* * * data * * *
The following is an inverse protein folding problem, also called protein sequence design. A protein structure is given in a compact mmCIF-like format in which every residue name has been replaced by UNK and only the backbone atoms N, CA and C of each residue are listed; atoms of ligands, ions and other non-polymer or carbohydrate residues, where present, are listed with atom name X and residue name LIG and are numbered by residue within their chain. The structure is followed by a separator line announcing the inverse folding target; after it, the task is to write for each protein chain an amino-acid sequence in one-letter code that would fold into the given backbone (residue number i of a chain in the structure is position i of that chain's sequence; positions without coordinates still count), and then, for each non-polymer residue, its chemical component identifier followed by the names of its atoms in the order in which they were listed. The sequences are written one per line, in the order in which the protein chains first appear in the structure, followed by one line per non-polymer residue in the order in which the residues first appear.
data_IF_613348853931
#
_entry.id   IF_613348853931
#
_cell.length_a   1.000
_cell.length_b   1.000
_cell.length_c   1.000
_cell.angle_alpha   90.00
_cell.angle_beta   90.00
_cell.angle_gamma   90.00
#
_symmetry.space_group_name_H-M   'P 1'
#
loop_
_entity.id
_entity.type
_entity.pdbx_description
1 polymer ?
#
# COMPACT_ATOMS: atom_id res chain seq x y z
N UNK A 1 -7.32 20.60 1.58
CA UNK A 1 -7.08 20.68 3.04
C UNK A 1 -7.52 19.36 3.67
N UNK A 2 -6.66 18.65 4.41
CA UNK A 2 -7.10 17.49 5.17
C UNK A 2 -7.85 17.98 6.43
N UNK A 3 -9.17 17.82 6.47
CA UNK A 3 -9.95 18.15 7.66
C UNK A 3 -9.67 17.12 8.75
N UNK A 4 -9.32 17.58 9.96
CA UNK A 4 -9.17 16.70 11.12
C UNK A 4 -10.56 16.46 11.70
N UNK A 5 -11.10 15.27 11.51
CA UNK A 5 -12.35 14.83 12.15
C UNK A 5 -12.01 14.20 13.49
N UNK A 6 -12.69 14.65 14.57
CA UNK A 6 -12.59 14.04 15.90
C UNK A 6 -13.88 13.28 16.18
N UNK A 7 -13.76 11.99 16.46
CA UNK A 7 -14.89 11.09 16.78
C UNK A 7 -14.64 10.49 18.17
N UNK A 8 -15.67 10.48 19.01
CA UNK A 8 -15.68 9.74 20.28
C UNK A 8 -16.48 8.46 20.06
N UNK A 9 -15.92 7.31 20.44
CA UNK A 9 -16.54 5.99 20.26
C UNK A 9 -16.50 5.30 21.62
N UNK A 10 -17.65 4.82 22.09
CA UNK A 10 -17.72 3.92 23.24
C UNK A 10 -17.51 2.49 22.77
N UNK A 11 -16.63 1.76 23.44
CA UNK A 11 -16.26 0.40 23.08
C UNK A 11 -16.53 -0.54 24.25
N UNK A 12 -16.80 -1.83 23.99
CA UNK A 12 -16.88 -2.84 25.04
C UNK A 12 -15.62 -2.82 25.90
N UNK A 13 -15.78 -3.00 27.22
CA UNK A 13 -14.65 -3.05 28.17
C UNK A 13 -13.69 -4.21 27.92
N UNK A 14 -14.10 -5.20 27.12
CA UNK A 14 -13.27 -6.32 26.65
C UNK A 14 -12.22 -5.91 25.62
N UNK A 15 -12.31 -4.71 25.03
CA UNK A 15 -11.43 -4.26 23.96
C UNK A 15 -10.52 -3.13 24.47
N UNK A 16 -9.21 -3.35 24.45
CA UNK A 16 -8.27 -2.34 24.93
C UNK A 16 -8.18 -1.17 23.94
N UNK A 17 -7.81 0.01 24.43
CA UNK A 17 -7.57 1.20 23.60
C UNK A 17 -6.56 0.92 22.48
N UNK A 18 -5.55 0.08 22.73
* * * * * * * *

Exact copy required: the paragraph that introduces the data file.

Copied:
The following is an inverse protein folding problem, also called protein sequence design. A protein structure is given in a compact mmCIF-like format in which every residue name has been replaced by UNK and only the backbone atoms N, CA and C of each residue are listed; atoms of ligands, ions and other non-polymer or carbohydrate residues, where present, are listed with atom name X and residue name LIG and are numbered by residue within their chain. The structure is followed by a separator line announcing the inverse folding target; after it, the task is to write for each protein chain an amino-acid sequence in one-letter code that would fold into the given backbone (residue number i of a chain in the structure is position i of that chain's sequence; positions without coordinates still count), and then, for each non-polymer residue, its chemical component identifier followed by the names of its atoms in the order in which they were listed. The sequences are written one per line, in the order in which the protein chains first appear in the structure, followed by one line per non-polymer residue in the order in which the residues first appear.